Everyone who comes in to buy a pair of bathers or a wetsuit at Taranaki Hard Core surf shop cracks a shark joke, says manager Phil Dwyer. All the boaties have heard rumours of hunters travelling to the coast to kill the shark for its jaw - potentially worth up to $30,000 - but all say they hope it will be left alone.

The recreational fishermen are irritated with DoC for trying to attract the shark, while DoC's Bryan Williams says reckless kayak fishermen are risking their lives by fishing in flimsy craft close to the shark's feeding spot, a seal colony. At the Hunting and Fishing New Zealand store by the port, $19.95 will get you a T-shirt emblazoned with "I'm not afraid of the Great White Shark" on the front and the more succinct "Bite Me" on the back.

The shark that zoomed out of the water 20m in front of Boyd Rutherford's boat last Friday was bigger than he had ever expected, nearly as big as his 6.5m boat Spot On, as he and friend Paul Drought slowly motored southwards along the coast after a morning's fishing. "There was a flock of birds sitting on top of the water and all of a sudden it just came rushing out. Nearly its entire body was out of the water ... You just have no idea how big they are until you see them," says Rutherford, 26, a quietly spoken butcher and fisherman, smiling at the memory as he guides the boat through the hilly seas around the Sugarloaf Islands.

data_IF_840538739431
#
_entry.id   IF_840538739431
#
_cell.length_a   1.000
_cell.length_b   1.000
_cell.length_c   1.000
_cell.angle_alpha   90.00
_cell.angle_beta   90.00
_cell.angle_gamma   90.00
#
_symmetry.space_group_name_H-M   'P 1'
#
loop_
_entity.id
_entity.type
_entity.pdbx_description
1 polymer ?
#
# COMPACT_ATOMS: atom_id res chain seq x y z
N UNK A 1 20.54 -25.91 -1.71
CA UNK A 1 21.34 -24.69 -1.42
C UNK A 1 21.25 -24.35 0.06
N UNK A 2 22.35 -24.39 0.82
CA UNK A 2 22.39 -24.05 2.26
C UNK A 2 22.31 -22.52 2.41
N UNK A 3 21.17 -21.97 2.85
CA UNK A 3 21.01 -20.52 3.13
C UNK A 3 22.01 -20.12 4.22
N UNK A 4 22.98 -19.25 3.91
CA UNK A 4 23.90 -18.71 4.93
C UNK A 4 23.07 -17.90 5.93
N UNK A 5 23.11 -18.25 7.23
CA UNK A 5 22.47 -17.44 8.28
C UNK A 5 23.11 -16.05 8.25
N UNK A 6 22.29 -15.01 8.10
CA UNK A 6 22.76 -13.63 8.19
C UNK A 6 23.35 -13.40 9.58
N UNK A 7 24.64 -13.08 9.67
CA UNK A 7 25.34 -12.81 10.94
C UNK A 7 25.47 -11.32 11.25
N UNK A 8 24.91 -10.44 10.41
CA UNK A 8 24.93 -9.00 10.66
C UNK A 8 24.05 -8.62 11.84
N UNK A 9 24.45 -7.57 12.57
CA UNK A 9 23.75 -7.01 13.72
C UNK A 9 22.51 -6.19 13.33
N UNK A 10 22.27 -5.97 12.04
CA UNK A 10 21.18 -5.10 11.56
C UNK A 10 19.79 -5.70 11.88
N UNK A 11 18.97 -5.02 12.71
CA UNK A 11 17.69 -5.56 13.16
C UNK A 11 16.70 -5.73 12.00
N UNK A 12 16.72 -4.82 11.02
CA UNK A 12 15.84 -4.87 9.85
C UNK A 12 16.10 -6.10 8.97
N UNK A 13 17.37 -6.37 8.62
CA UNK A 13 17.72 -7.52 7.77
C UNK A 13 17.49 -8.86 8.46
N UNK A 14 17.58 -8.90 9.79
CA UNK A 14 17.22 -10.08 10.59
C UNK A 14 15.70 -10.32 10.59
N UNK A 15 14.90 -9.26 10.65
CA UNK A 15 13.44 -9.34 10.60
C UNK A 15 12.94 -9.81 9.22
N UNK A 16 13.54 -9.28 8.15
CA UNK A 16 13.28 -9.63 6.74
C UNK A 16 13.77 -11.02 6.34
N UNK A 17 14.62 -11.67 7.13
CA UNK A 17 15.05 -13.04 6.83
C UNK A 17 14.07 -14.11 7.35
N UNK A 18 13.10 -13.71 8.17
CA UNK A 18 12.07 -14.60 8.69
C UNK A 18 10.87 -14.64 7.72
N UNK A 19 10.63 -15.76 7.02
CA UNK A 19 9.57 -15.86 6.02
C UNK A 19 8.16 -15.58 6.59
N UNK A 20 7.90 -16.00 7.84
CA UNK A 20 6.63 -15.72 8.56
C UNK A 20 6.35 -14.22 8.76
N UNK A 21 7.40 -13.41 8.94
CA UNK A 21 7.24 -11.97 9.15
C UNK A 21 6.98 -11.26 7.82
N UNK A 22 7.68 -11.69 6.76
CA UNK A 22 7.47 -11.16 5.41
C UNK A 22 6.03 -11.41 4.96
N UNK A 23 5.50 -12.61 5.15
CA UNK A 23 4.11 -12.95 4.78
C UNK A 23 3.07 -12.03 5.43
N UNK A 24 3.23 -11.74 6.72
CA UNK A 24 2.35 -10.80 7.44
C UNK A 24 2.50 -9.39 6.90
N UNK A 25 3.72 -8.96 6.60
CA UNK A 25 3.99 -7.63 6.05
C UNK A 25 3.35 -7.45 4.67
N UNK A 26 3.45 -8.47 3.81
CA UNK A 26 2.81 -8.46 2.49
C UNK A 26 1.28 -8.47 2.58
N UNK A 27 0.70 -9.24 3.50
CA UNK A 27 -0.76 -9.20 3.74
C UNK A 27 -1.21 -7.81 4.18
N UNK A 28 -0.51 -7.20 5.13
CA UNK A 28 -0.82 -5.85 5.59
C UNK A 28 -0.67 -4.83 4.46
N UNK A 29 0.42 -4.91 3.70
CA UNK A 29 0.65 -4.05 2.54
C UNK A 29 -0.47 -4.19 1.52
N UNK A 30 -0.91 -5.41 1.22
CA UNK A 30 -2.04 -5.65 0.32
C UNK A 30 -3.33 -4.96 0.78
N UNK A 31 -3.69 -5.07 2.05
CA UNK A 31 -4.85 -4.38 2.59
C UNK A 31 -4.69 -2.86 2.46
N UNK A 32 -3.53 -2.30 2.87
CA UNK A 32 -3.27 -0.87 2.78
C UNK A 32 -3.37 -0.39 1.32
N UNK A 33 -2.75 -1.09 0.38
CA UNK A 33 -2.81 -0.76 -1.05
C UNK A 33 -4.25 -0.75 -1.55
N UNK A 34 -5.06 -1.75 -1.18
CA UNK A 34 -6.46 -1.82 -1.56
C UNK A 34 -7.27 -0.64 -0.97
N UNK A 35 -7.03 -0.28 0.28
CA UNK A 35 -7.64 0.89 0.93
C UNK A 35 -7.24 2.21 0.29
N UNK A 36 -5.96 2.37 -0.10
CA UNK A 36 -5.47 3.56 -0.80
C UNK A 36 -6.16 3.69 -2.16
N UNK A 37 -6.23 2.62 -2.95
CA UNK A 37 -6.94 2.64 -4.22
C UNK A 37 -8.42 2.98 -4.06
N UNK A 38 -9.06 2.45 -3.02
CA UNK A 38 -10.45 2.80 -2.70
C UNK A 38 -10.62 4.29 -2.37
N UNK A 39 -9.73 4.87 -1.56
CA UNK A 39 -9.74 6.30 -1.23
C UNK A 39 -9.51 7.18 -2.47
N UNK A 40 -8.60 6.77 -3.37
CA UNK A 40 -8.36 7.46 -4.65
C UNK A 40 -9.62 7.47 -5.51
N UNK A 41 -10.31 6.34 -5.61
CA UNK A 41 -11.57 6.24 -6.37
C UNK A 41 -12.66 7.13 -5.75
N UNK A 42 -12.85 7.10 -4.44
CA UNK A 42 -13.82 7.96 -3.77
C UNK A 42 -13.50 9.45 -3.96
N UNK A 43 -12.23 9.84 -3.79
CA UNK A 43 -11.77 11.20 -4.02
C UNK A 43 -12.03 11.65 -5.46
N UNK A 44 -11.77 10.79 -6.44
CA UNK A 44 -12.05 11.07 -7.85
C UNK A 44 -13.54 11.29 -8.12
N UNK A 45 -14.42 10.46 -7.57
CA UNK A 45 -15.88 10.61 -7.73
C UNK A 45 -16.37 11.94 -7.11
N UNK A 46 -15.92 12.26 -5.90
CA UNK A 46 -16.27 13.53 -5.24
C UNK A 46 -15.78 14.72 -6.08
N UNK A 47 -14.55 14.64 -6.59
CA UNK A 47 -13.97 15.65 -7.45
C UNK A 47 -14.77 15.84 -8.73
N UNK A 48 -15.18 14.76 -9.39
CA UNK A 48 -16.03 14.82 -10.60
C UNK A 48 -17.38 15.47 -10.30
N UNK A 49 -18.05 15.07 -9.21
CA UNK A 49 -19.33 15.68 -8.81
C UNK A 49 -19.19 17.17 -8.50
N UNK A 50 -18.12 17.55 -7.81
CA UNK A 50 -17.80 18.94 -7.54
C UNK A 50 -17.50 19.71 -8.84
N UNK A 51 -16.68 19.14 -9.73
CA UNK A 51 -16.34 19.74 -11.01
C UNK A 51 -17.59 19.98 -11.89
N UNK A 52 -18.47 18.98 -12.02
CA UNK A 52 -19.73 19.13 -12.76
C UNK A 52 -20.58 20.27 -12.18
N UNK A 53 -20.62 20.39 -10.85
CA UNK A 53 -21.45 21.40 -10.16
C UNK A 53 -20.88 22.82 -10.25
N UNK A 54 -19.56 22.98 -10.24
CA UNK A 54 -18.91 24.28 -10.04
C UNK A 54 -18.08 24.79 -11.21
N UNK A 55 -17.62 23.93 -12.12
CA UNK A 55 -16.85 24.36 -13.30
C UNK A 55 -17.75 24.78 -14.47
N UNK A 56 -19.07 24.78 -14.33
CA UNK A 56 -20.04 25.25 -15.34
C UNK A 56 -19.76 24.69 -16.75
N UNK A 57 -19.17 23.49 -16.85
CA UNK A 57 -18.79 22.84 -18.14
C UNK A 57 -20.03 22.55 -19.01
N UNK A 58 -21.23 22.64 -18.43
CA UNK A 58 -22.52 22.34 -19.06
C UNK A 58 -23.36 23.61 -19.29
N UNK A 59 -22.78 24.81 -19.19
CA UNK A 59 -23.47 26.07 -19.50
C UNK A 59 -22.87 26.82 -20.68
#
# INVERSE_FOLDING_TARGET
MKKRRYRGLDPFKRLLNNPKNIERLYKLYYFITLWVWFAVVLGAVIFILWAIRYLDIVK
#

After seeing the shark, Rutherford radioed friend Kevin Moratti, aboard a nearby boat. "You're not allowed to swear on the radio channels, so Boyd just said, 'Oh f.f.f ... far out, you'll never believe what we've just seen'," laughs Moratti, who is chairman of the Taranaki chapter of Recreational Fishers New Zealand. He thinks DoC's spreading of burley is putting divers and kayak fishermen in danger. "How would they like it if I trawled a silhouette of a DoC officer off the back of my boat and burleyed up?"

A group of six salty old surfie mates lean on their cars at the end of Belt Rd, reminiscing about their 40 years in and around these waters. John "Horse" McLeod admits to taking a very close look at a patch of seaweed which floated by as he was waiting for a wave on Thursday. "You forget about it once you're in the wave," McLeod says. "The sharks are just part of the playground." The great white record * The world's largest predatory fish, they are found up to 7m long and weighing two tonnes.* Got a bad name after the 1975 movie Jaws.*

Their common prey includes fish, seals, sealions and dolphins.* They are not as common as other large sharks - such as hammerheads - off our coasts.* Their hunting strategy is to strike once, inflicting massive wounds and leaving victims in an incapacitated state, and then return later to finish the job.*

Last known attack: February 2003, on diver Alistair Ferr in Foveaux Strait He needed 60 stitches in his arm.* Last known fatal attacks: the 1960s, off the Otago coast, where several occurred on surfers and surf lifesavers. And one fatal attack at Oakura, Taranaki, when 14-year-old Rae Keightley was mauled by a great white in 1966.